'UNDER THE BOARDWALK,'
'UP ON THE ROOF'
AND ONSTAGE IN TIFTON
It's Tifton's premier event of the season: The Drifters, original members of the Rock & Roll Hall of Fame, are coming to town for an evening of great music, spirited
and fine dining -- and all for a great cause.
On Thursday, Sept. 8, the Tifton-Tift County Public Library Foundation is bringing one of rock & roll's founding vocal groups to the UGA Tifton Campus Conference Center. This is the Library Foundation's annual fundraiser.
The Drifters have had numerous hits, such as "
p on the Roof," "Under the Boardwalk," "This Magic Moment," "There Goes My Baby," "Save the Last Dance for Me," "Spanish Harlem," "On Broadway" and "Stand by Me." They are
once again touring the United States under the auspices of their original management team, which has come out of retirement for this tour.
The Drifters were in the
very first class of inductees into the
Rock & Roll Hall of Fame and were
inducted along with The Beatles,
the Rolling Stones, Bob Dylan and the Supremes. Their classic tune "Under The Boardwalk" is the most played R&B record of all time.
They have played at the White House on three occasions, have given a benefit concert in Berlin the day the wall fell, have performed for the Pope, for the Queen of England, for Nelson Mandella and have toured the world for the USO in three war zones.
And now they will perform for you
live in Tifton
. Limited sponsorships are still available to reserve a table or two. Individual tickets are also on sale now at the
UGA Tifton Campus Conference Center (click here)
and at the
Individual dinner & show tickets are $80 each, and show-only tickets are $35.
Dress for the event is
black-tie optional or
For information, call
ABAC DEFIES TREND
ENROLLMENT INCREASES AT TIFTON COLLEGE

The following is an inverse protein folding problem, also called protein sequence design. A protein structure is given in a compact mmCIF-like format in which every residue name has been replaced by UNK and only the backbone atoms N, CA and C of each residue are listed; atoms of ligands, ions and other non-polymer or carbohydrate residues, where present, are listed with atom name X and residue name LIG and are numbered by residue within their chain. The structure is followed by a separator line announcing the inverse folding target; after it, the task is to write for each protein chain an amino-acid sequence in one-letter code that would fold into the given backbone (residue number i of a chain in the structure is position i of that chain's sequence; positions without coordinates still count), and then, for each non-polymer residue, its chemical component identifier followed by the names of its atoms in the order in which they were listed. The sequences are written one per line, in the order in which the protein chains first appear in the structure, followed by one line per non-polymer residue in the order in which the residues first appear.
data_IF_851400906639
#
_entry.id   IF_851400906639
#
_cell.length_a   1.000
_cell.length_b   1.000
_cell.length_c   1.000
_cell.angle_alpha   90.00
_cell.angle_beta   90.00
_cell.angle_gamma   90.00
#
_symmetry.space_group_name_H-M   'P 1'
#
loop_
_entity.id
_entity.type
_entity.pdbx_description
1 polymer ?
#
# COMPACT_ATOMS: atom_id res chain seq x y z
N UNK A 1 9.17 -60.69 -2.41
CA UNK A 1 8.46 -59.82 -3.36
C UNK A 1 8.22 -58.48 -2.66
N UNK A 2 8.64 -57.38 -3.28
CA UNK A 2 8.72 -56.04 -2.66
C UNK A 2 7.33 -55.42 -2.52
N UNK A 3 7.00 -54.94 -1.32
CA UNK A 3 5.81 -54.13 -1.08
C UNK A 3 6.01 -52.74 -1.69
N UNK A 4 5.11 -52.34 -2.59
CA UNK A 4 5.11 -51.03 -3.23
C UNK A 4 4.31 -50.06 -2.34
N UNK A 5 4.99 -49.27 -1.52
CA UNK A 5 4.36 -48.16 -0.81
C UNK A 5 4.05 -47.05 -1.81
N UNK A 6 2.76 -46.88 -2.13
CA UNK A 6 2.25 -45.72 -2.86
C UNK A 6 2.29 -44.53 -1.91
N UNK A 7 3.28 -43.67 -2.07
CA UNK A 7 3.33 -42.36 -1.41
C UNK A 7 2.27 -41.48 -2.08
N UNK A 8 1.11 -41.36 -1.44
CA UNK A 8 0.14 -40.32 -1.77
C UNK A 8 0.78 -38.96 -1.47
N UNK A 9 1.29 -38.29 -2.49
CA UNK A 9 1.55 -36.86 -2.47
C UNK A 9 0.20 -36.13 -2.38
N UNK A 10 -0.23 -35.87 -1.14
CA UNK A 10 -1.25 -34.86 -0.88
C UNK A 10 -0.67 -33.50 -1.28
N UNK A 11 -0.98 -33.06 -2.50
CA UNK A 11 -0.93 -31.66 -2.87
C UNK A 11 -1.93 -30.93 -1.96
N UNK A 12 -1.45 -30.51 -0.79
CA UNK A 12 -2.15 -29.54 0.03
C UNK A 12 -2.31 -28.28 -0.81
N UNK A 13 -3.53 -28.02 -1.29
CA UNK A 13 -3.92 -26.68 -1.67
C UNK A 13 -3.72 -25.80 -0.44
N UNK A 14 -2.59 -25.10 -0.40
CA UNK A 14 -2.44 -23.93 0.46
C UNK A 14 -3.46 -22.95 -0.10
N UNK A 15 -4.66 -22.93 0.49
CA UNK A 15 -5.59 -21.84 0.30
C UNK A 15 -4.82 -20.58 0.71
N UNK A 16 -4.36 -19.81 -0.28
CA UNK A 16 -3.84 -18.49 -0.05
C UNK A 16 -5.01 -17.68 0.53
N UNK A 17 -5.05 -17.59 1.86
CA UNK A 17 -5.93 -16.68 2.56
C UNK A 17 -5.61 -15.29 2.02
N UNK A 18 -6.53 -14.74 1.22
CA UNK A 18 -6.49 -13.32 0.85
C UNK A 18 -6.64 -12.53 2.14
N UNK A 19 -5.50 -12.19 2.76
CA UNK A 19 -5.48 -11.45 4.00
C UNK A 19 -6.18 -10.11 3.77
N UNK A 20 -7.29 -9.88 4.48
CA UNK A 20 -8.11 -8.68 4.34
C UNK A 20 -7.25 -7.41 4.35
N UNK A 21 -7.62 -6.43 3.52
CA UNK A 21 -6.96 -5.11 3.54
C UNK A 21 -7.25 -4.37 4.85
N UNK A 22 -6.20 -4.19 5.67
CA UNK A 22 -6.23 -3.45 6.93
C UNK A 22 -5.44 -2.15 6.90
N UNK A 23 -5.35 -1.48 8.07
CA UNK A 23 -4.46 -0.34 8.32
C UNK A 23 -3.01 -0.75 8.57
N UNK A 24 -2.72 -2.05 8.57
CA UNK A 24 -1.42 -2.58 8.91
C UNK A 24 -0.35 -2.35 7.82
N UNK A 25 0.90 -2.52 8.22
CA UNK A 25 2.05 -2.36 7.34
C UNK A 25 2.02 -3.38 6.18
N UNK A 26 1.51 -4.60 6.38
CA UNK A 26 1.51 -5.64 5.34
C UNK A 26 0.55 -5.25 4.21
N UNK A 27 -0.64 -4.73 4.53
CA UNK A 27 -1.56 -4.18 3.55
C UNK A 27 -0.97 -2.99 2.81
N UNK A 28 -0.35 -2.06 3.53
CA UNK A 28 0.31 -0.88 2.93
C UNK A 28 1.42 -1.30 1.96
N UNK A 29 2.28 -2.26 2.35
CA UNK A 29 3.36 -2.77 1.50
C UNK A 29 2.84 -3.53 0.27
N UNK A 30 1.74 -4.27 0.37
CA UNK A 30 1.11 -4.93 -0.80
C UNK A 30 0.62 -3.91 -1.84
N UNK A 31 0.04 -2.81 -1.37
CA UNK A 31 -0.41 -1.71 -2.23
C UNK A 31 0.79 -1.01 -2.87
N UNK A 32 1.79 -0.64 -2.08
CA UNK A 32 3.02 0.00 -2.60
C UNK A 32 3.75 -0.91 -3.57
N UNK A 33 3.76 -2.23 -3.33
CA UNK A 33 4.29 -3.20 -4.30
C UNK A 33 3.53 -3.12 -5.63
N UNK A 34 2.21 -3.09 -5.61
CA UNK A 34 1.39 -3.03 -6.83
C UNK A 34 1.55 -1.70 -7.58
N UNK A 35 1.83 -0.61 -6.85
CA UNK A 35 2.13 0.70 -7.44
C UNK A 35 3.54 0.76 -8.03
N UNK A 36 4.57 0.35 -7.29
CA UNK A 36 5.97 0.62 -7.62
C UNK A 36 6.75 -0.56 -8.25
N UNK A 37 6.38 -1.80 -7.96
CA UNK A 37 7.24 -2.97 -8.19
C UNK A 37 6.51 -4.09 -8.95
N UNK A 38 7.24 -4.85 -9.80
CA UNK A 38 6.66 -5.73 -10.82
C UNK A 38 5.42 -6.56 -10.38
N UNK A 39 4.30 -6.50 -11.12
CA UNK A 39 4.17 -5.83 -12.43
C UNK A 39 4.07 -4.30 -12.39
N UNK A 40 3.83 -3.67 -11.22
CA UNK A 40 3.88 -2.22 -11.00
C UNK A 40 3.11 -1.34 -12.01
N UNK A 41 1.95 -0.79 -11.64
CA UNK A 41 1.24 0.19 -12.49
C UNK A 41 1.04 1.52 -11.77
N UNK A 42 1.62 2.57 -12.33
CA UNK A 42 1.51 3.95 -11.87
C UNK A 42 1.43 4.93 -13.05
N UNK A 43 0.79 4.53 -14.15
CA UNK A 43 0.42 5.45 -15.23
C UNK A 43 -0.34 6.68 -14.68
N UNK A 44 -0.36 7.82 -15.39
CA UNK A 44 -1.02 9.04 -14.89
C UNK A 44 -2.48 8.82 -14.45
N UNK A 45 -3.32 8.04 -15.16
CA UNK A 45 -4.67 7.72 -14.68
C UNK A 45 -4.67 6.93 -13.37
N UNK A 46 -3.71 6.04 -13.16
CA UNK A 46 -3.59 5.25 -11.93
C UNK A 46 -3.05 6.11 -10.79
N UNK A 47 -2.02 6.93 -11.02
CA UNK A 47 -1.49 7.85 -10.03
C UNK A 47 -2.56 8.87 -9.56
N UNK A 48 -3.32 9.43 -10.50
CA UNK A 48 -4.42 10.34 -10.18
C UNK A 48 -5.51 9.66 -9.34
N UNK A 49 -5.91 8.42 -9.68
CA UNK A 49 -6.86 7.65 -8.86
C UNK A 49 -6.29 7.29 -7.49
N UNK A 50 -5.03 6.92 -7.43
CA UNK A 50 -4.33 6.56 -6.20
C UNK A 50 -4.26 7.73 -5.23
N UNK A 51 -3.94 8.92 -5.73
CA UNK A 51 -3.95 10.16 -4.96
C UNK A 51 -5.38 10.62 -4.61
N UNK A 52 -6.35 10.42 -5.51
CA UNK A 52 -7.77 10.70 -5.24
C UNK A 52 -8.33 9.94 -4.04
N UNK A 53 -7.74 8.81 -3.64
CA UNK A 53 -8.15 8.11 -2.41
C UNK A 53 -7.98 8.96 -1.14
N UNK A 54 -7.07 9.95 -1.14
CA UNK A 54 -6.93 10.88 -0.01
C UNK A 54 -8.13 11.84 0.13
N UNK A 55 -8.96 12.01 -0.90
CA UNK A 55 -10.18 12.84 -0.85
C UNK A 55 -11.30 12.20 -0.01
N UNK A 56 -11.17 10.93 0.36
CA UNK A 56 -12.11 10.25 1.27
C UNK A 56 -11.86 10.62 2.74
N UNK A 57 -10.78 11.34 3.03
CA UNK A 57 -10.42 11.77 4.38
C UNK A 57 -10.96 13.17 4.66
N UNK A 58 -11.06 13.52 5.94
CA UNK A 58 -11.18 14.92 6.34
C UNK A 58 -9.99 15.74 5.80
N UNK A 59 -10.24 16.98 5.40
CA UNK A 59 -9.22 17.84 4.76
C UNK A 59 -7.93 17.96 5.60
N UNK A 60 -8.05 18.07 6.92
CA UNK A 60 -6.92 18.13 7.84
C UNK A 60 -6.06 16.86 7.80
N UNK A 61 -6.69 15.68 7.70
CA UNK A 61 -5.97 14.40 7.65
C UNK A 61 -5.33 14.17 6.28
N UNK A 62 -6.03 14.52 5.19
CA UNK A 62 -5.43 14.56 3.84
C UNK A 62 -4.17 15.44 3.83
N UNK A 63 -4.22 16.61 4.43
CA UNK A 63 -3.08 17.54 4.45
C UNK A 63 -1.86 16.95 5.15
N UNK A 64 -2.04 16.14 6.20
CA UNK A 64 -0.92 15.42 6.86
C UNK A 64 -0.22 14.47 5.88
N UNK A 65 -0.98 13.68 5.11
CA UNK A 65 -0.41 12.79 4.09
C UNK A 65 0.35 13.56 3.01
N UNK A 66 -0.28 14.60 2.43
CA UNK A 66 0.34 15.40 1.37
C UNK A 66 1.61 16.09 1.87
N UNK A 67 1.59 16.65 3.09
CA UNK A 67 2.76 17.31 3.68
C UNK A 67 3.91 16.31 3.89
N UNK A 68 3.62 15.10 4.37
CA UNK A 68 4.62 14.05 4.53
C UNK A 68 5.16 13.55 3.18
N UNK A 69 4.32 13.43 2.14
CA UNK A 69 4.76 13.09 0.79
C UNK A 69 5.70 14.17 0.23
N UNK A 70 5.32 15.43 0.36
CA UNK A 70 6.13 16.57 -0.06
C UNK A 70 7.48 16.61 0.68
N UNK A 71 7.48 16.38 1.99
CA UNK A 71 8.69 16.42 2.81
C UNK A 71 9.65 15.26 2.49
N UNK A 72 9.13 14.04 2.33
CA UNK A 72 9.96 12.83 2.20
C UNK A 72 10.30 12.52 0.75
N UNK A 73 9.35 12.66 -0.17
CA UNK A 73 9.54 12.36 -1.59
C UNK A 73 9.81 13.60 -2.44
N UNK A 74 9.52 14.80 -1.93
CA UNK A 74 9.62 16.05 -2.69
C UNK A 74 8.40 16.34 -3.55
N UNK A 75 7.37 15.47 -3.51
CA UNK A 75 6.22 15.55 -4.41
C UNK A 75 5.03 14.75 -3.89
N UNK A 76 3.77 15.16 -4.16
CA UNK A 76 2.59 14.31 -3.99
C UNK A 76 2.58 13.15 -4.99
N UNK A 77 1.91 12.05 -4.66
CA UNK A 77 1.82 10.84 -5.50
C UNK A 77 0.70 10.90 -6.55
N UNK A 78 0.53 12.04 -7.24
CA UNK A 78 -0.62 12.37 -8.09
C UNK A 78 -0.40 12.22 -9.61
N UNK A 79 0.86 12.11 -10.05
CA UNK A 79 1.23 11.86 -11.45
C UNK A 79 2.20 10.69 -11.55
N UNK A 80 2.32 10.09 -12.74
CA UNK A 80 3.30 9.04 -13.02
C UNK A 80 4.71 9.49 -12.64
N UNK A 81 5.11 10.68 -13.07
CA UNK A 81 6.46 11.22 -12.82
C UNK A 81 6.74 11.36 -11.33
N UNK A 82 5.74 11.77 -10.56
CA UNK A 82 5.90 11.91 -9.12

Bucking a nationwide trend of declining student numbers, enrollment at Abraham Baldwin Agricultural College has increased for the third time in the past four years, according to the figures from the first day of fall semester classes Wednesday.
ABAC President David Bridges said the early enrollment data indicates a student population of 3,451, a slight increase from the 3,393 students enrolled for the 2015 fall semester. ABAC also increased its
enrollment in 2013 and 2014, the only college or university south of Macon in the University System of Georgia (USG) to accomplish that feat.
"I have been studying the numbers all week, and it looks as if the enrollment from Florida, South Carolina and Alabama has pushed us past last year," said Bridges. "We're up 35 percent in those states.
"ABAC is a destination college for most of those students since the majority of them are involved in our bachelor's degrees in agriculture. I think the neighbor waivers certainly played a role in those students' decisions to attend ABAC."
The USG instituted a policy in 2015 allowing specified colleges to waive out-of-state tuition for students from bordering states. ABAC used its neighbor waivers as an incentive, resulting in a 24 percent increase in Florida students, a 79 percent increase in South Carolina students, and a 50 percent increase in students from Alabama.
"We usually attract students from 23 or 24 other states, and we've seen the number go up just in those three states from 168 students to 228 students this fall," Bridges said. "I have to believe that figure will be even higher next fall."
As has been the case every year since 41 students enrolled in ABAC's first bachelor's degree programs in 2008, the number of students seeking four-year degrees increased dramatically this fall. In fact, for the first time since 1933, over half of the students at ABAC are aiming for baccalaureate degrees.